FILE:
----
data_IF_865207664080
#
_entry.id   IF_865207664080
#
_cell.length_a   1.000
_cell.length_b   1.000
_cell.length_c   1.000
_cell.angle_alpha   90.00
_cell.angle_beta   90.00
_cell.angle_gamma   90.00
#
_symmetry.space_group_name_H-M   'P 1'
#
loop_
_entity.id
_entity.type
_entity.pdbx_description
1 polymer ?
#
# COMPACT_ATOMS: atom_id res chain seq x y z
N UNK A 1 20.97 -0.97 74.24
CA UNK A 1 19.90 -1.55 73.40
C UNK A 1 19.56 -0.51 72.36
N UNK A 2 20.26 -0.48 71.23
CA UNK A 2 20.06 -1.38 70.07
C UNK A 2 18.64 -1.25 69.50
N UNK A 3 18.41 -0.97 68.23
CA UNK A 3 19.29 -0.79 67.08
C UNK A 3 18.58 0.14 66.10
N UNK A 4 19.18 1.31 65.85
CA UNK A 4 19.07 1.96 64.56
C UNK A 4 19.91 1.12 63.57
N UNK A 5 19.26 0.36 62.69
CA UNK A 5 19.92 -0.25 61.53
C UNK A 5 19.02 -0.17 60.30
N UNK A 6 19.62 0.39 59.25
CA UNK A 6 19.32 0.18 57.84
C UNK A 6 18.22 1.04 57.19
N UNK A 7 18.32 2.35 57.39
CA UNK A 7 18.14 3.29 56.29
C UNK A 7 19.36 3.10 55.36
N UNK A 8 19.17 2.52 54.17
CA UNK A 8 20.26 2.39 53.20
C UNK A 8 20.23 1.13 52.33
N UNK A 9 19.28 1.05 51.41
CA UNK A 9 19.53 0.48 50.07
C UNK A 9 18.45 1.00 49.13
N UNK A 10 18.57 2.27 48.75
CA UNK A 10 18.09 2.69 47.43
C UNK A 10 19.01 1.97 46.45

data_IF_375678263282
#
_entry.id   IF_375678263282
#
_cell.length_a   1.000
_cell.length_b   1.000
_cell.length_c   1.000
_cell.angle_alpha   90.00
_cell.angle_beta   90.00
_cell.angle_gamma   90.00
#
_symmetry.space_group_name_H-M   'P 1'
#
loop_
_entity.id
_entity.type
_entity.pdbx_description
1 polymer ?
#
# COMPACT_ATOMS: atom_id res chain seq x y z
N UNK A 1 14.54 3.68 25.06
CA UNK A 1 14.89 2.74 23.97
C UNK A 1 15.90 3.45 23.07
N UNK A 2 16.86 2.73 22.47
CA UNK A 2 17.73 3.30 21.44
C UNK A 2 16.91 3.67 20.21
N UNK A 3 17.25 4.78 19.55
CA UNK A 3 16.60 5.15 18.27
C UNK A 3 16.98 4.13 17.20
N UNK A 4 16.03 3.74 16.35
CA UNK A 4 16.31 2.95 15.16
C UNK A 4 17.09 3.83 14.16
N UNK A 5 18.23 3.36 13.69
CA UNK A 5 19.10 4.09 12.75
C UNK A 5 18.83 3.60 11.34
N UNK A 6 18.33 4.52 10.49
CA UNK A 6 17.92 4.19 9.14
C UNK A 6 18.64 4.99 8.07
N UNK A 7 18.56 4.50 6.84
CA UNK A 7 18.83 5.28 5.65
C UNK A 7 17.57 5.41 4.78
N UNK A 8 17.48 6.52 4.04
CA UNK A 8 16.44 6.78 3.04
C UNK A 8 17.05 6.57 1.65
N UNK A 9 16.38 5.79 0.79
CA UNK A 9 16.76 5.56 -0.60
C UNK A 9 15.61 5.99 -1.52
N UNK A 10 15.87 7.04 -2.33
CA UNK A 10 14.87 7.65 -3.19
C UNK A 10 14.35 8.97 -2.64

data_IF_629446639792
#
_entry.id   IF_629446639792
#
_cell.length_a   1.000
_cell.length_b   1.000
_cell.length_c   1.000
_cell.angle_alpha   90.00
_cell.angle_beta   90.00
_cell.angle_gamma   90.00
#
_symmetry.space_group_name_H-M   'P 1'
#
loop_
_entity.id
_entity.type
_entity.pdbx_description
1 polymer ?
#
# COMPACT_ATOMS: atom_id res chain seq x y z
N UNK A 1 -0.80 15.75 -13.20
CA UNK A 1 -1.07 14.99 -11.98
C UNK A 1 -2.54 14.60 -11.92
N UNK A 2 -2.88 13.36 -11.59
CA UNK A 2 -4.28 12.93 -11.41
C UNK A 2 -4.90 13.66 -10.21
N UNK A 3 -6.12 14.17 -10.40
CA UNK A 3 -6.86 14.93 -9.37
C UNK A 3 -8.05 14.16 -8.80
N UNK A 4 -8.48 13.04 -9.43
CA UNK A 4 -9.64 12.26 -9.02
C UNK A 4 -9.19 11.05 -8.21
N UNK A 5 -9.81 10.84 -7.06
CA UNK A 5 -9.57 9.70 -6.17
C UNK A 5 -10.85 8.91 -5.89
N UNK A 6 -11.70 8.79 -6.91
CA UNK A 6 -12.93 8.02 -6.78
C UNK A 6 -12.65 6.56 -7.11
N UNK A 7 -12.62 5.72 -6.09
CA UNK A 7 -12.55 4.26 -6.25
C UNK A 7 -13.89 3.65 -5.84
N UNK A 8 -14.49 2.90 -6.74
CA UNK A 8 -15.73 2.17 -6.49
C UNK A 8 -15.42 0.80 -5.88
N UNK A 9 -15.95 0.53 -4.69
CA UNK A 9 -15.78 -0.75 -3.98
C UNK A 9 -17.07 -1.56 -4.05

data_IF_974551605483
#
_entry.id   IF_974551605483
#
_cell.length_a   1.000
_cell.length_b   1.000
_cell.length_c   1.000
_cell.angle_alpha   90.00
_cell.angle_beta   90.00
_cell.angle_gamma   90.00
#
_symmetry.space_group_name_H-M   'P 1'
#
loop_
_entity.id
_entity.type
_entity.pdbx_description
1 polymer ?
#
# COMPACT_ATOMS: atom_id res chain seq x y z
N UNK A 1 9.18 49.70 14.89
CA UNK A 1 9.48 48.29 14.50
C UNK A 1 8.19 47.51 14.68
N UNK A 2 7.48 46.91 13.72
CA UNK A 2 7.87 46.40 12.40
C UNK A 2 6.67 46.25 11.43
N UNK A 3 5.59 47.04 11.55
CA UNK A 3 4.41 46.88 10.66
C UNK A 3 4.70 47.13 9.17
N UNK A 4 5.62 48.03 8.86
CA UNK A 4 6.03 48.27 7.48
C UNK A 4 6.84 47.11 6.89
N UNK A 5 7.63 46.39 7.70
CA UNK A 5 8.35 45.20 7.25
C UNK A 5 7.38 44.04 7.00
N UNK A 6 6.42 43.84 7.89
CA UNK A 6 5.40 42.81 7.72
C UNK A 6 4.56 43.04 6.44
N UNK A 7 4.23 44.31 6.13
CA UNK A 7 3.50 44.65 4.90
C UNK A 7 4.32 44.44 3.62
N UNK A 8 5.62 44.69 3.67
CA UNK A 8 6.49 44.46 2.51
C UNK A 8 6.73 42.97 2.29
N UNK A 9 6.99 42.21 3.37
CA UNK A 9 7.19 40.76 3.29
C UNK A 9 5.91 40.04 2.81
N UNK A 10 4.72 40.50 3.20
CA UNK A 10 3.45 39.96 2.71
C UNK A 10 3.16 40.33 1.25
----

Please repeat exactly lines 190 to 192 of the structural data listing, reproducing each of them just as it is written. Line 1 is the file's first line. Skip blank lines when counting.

CA UNK A 8 6.49 44.46 2.51
C UNK A 8 6.73 42.97 2.29
N UNK A 9 6.99 42.21 3.37